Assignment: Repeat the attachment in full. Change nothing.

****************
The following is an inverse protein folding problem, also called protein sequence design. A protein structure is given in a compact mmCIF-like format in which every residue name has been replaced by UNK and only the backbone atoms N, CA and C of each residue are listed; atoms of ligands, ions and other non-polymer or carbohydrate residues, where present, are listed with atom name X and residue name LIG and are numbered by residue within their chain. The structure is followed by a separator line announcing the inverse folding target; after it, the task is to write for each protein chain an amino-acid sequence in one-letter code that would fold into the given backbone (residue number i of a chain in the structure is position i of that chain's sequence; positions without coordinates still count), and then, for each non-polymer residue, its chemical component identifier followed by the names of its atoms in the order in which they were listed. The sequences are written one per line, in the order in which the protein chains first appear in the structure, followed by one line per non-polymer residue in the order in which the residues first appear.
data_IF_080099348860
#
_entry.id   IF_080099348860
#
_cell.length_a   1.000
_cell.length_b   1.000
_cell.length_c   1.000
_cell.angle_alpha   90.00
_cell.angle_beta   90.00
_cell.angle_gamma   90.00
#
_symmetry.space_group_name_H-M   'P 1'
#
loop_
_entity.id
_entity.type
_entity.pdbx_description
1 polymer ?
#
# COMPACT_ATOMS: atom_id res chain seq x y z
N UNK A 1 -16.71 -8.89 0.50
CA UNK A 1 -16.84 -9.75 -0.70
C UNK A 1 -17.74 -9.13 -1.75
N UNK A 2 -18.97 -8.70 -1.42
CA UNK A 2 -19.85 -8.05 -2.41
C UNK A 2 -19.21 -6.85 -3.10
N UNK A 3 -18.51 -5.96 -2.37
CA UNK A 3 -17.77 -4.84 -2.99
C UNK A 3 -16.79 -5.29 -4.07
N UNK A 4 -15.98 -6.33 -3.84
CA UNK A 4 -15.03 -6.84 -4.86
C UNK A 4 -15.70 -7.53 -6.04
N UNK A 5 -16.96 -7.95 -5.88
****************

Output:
The following is an inverse protein folding problem, also called protein sequence design. A protein structure is given in a compact mmCIF-like format in which every residue name has been replaced by UNK and only the backbone atoms N, CA and C of each residue are listed; atoms of ligands, ions and other non-polymer or carbohydrate residues, where present, are listed with atom name X and residue name LIG and are numbered by residue within their chain. The structure is followed by a separator line announcing the inverse folding target; after it, the task is to write for each protein chain an amino-acid sequence in one-letter code that would fold into the given backbone (residue number i of a chain in the structure is position i of that chain's sequence; positions without coordinates still count), and then, for each non-polymer residue, its chemical component identifier followed by the names of its atoms in the order in which they were listed. The sequences are written one per line, in the order in which the protein chains first appear in the structure, followed by one line per non-polymer residue in the order in which the residues first appear.
data_IF_080099348860
#
_entry.id   IF_080099348860
#
_cell.length_a   1.000
_cell.length_b   1.000
_cell.length_c   1.000
_cell.angle_alpha   90.00
_cell.angle_beta   90.00
_cell.angle_gamma   90.00
#
_symmetry.space_group_name_H-M   'P 1'
#
loop_
_entity.id
_entity.type
_entity.pdbx_description
1 polymer ?
#
# COMPACT_ATOMS: atom_id res chain seq x y z
N UNK A 1 -16.71 -8.89 0.50
CA UNK A 1 -16.84 -9.75 -0.70
C UNK A 1 -17.74 -9.13 -1.75
N UNK A 2 -18.97 -8.70 -1.42
CA UNK A 2 -19.85 -8.05 -2.41
C UNK A 2 -19.21 -6.85 -3.10
N UNK A 3 -18.51 -5.96 -2.37
CA UNK A 3 -17.77 -4.84 -2.99
C UNK A 3 -16.79 -5.29 -4.07
N UNK A 4 -15.98 -6.33 -3.84
CA UNK A 4 -15.03 -6.84 -4.86
C UNK A 4 -15.70 -7.53 -6.04
N UNK A 5 -16.96 -7.95 -5.88